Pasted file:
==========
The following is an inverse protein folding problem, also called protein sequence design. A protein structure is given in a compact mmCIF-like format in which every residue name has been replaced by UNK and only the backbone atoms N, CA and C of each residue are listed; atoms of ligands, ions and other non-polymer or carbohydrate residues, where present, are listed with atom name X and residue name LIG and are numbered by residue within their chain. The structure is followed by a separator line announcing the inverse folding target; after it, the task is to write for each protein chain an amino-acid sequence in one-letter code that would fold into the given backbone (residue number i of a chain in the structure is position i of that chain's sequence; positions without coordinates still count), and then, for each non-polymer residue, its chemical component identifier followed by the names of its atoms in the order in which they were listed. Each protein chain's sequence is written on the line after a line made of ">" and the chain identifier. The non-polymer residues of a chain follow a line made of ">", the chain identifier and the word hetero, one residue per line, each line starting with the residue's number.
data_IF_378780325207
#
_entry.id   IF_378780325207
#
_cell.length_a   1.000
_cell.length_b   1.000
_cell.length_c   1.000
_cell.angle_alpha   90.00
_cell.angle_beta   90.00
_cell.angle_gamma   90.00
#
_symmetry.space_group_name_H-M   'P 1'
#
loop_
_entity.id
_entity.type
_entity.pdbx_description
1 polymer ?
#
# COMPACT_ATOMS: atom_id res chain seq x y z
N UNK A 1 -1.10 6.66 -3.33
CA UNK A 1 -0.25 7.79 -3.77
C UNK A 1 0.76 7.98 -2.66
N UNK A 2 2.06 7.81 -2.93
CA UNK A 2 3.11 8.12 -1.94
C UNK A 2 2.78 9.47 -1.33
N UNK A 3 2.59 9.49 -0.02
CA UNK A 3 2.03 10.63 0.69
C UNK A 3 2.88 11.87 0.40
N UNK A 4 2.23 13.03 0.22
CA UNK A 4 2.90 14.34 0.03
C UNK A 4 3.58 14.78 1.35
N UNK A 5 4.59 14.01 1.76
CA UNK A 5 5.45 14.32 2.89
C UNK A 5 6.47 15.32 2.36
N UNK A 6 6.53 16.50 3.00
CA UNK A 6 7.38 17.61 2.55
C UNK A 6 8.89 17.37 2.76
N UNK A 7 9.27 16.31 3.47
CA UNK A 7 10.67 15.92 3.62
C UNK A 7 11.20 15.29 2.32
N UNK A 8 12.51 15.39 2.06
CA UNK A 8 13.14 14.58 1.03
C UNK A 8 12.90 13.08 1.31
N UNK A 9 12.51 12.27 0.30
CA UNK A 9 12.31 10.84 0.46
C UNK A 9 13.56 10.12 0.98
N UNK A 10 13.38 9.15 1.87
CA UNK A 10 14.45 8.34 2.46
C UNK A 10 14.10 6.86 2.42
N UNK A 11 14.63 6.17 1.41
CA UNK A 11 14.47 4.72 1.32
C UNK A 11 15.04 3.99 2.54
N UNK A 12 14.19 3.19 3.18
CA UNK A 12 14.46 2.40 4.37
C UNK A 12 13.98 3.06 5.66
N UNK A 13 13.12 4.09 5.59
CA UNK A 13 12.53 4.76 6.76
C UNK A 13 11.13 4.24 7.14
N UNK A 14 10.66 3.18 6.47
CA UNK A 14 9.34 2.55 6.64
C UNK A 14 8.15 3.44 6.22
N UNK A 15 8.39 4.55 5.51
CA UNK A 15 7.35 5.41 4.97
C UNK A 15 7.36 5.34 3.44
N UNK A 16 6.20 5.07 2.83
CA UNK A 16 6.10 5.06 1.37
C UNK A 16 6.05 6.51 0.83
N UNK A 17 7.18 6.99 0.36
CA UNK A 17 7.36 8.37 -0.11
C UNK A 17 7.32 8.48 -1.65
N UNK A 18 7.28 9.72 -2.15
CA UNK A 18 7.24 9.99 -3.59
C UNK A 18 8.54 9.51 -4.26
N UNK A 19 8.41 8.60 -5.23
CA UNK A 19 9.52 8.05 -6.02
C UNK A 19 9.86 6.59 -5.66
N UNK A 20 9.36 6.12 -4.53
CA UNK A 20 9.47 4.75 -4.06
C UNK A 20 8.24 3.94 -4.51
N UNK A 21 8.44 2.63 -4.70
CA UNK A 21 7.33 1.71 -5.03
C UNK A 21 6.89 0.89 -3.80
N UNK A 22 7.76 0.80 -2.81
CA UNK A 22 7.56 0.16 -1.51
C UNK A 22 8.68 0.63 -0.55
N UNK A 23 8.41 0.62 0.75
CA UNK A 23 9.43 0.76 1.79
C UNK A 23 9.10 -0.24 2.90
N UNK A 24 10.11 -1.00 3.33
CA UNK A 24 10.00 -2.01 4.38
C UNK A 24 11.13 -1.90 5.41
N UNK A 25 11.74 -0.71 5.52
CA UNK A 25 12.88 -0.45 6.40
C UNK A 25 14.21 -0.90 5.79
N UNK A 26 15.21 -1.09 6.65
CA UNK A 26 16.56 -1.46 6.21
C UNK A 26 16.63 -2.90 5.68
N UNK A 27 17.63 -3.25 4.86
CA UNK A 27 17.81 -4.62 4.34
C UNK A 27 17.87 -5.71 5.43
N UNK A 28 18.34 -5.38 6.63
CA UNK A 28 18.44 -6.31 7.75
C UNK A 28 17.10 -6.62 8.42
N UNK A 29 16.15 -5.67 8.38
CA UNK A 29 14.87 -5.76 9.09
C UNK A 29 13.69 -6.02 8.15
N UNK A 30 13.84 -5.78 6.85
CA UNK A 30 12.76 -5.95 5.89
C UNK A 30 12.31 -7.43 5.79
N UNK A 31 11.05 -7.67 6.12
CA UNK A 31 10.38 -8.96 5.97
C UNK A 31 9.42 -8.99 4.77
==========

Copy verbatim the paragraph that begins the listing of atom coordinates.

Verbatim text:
The following is an inverse protein folding problem, also called protein sequence design. A protein structure is given in a compact mmCIF-like format in which every residue name has been replaced by UNK and only the backbone atoms N, CA and C of each residue are listed; atoms of ligands, ions and other non-polymer or carbohydrate residues, where present, are listed with atom name X and residue name LIG and are numbered by residue within their chain. The structure is followed by a separator line announcing the inverse folding target; after it, the task is to write for each protein chain an amino-acid sequence in one-letter code that would fold into the given backbone (residue number i of a chain in the structure is position i of that chain's sequence; positions without coordinates still count), and then, for each non-polymer residue, its chemical component identifier followed by the names of its atoms in the order in which they were listed. Each protein chain's sequence is written on the line after a line made of ">" and the chain identifier. The non-polymer residues of a chain follow a line made of ">", the chain identifier and the word hetero, one residue per line, each line starting with the residue's number.